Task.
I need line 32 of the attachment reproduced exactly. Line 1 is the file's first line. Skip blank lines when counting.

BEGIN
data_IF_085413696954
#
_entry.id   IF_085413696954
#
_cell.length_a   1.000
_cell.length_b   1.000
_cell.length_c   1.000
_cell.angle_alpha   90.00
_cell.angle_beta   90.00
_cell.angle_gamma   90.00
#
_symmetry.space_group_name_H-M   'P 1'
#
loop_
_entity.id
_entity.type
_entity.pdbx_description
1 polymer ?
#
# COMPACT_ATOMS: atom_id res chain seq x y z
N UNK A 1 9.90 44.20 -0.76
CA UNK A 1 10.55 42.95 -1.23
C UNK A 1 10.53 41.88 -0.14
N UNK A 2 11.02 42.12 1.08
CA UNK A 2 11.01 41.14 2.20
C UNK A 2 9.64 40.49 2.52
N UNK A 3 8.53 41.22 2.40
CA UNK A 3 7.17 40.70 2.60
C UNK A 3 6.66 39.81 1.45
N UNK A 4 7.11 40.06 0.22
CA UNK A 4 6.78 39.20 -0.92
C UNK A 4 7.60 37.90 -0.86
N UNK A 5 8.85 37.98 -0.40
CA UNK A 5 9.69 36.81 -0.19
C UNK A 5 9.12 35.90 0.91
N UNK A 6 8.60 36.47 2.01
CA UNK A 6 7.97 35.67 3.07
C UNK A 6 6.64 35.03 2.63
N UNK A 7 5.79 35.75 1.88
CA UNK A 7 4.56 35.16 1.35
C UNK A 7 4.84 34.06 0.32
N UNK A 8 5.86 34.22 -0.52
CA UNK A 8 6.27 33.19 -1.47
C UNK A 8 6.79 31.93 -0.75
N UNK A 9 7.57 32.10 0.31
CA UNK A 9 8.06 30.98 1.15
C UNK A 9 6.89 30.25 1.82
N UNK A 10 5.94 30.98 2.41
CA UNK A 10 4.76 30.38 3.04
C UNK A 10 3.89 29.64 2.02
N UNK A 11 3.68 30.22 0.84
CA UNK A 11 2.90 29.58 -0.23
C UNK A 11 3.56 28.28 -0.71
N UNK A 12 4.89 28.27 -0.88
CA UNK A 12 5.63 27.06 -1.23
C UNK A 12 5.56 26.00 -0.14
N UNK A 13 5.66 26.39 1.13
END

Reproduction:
C UNK A 4 7.60 37.90 -0.86